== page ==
Monday, October 21, 2013

Ferrari's illegal brake ducts


When Ferrari launched their 1976 car, the 312T2, it appeared with a pair of outrageous front brake-duct appendages. These extended forwards, and curved around the inner front shoulder of the tyres, presumably with the intention of reducing front-wheel drag and turbulence.


These brake-duct extensions appeared only once during the racing season, in modified form, at the French Grand Prix (above). Pete Lyons reported in Autosport/Autocourse that "As a member of the CSI [the sport's governing body], Jabby Crombac pointed out that these appeared to contravene the regulations about 'movable aerodynamic devices' and the first session times for both cars were disallowed."

Note that these brake ducts were declared illegal, not because they intruded into a region from which bodywork was prohibited, but because they constituted movable aerodynamic devices. That is to say, being attached to the wheel uprights, they moved with respect to the sprung mass of the car, the reference frame against which movability is judged in this context.

It is a curiosity, then, that despite this precedent, and despite the fact that section 3.15 of the current Formula One Technical Regulations still requires bodywork influencing the aerodynamics to be "immobile in relation to the sprung part of the car," brake ducts are explicitly exempted. Devices such as those pictured below seem not dissimilar to those on the 312T2 at Paul Ricard in 1976. Perhaps Ferrari should ask for their Friday morning times to be reinstated...

2 comments:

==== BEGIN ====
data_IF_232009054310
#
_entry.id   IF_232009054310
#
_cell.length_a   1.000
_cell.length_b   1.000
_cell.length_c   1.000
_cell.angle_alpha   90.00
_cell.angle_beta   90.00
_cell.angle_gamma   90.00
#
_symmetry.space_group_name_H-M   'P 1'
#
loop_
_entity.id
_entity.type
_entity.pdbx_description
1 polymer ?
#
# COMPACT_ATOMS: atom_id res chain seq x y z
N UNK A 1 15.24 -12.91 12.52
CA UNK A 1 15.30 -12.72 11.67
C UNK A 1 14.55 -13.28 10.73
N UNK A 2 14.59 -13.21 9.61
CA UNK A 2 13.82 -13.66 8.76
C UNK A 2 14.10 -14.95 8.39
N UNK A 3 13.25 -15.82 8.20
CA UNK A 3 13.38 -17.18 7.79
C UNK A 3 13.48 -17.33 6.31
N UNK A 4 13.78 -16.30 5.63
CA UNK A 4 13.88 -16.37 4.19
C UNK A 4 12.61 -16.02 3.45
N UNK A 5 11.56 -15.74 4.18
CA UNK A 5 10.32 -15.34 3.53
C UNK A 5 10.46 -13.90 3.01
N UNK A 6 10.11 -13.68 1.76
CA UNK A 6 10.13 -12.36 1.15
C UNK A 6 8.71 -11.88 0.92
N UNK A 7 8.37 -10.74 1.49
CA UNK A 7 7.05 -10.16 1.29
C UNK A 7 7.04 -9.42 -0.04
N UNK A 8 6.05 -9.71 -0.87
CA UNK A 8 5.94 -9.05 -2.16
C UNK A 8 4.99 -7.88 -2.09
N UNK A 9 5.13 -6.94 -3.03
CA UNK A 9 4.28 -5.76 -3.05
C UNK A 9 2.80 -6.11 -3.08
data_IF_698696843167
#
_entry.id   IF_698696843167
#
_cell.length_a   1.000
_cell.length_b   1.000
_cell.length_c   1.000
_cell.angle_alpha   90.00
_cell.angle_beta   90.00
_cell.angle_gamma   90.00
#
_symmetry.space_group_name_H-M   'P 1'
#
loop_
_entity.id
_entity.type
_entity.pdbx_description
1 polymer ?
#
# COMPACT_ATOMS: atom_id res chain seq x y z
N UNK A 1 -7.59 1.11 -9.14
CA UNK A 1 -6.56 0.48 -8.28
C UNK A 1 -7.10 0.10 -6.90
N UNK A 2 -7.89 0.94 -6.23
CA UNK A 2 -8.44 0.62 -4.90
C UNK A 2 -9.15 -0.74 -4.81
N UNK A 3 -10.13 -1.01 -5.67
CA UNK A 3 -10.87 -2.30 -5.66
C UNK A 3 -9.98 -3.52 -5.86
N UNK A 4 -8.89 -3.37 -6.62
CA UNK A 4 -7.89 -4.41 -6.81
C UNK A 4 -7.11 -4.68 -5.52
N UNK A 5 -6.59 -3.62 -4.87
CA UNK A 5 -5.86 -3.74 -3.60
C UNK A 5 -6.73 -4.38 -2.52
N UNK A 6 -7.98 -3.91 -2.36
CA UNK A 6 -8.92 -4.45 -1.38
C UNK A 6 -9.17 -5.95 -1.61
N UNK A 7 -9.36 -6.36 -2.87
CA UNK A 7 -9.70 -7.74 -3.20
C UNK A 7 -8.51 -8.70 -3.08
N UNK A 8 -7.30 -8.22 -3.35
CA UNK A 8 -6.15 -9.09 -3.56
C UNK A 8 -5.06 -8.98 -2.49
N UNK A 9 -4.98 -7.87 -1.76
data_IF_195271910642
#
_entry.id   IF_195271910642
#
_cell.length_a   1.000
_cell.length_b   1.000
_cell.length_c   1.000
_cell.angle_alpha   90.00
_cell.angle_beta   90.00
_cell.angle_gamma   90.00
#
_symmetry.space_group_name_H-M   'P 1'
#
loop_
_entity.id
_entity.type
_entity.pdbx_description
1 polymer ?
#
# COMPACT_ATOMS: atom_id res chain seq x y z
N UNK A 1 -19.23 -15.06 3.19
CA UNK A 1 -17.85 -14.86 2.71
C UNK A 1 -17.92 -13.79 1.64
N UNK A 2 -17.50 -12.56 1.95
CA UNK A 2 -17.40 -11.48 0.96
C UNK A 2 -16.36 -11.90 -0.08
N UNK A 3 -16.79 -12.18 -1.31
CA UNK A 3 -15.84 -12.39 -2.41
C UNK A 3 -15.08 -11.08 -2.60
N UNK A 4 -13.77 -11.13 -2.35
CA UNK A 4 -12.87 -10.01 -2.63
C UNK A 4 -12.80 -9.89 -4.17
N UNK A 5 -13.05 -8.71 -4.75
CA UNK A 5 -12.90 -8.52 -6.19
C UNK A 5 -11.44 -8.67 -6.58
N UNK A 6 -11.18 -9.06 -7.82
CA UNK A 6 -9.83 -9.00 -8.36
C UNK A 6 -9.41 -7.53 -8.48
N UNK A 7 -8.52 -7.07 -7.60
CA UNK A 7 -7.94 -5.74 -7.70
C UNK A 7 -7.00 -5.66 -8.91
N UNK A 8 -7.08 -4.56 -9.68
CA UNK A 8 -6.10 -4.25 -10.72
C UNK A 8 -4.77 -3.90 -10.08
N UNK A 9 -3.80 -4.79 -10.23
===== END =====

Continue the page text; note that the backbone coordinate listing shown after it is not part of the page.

Peter B said...

You knowledge of the past is very impressive. I'm just curious as to whether or not you know what the problems with the 1994 Williams Adrian Newey designed were ?
I've read the sidepods were too long and the leading edge came too close to the ground stalling the underside (and obviously rear diffuser downforce would disappear). I've also heard the Renault V10 dimensions compromised the rear suspension geometry and this possibly contributed to a slight instability under braking due to weight transfer effects. Patrick Head also remarked that the front wing was initially too sensitive and picked up too much downforce ruining the car's balance. So they moved it back and raised it. Also they moved the front wheels back but one would
think the would make the car's pitch sensitivity even worse.

I'm guessing you have accumulated lots of historical data from Formula 1. Is there any chance you might know something about the 1994 Williams car that I have not mentioned. I'm just curious
because you have posted stuff
about the Ferrari brake ducts from the 70's so I just assumed
you must have an extensive personal
library on F1 technology.

Sorry for long comment, it is just
that you peaked by curiosity.

Kind regards,

Peter

Gordon McCabe said...

I'm afraid your knowledge of the 94 Williams already outstrips my own Peter!